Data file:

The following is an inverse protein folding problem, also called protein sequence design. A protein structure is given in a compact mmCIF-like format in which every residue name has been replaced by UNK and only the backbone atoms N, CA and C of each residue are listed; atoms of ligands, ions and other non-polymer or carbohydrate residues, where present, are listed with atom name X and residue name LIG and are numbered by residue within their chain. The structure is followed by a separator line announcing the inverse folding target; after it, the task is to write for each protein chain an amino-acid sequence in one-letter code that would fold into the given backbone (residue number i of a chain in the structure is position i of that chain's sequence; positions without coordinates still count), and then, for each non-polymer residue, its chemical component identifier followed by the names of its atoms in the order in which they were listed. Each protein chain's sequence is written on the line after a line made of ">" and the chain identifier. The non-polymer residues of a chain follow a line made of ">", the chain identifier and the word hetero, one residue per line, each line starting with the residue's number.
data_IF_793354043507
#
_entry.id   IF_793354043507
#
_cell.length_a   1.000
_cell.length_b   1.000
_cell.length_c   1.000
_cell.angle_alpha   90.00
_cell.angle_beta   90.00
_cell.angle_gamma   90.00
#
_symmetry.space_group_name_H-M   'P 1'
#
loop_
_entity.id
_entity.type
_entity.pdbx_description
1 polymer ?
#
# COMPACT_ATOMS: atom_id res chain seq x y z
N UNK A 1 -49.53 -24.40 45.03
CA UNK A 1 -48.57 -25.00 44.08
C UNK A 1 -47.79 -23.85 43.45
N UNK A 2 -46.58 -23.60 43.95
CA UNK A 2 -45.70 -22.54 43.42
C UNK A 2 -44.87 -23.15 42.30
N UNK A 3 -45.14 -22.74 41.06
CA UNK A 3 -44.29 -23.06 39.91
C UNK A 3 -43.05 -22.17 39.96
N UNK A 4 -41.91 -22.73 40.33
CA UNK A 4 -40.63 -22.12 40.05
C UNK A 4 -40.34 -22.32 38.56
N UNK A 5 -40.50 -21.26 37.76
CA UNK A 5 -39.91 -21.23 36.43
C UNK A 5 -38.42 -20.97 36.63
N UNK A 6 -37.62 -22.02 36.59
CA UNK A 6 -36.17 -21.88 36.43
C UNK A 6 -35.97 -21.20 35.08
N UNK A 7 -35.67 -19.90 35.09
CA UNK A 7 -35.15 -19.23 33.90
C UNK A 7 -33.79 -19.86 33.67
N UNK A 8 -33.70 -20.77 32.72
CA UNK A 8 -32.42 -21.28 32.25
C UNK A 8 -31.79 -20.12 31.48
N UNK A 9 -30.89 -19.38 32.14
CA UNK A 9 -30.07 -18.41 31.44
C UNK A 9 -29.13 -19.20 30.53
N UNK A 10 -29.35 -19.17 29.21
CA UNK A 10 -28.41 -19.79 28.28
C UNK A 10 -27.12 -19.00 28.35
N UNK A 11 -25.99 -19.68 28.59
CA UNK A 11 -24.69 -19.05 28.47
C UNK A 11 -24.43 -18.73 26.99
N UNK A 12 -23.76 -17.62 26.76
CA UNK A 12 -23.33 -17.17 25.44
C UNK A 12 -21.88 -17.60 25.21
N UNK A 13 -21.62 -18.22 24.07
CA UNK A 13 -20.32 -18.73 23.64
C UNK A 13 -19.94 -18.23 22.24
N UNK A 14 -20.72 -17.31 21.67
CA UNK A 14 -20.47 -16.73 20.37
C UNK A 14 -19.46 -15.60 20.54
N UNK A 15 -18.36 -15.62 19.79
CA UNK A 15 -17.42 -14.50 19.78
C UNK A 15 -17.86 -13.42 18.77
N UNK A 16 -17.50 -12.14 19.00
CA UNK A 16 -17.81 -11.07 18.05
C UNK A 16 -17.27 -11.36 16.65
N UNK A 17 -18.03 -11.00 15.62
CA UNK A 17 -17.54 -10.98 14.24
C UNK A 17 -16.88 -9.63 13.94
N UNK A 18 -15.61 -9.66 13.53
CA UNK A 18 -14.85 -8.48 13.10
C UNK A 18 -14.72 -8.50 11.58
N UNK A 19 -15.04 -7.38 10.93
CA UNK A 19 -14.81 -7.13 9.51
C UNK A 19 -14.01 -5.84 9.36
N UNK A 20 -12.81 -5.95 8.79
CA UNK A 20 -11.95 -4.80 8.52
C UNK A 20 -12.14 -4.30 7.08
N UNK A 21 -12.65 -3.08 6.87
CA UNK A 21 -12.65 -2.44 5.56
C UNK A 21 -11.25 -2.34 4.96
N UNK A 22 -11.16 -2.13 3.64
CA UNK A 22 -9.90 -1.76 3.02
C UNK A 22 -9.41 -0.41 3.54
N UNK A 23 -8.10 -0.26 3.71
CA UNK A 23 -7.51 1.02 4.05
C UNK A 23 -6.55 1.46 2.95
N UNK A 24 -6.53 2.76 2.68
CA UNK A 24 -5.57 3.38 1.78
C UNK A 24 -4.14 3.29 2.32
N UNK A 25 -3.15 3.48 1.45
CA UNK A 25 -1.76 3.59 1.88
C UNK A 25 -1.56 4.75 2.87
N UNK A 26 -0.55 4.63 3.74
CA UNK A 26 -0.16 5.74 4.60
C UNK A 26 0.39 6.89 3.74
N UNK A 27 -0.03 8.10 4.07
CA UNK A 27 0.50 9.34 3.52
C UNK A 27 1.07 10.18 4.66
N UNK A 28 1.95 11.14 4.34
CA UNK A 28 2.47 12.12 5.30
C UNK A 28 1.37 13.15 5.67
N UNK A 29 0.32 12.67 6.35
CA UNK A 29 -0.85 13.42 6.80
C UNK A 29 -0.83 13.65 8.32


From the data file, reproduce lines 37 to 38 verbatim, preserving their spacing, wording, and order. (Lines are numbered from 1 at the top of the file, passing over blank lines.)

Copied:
N UNK A 6 -37.62 -22.02 36.59
CA UNK A 6 -36.17 -21.88 36.43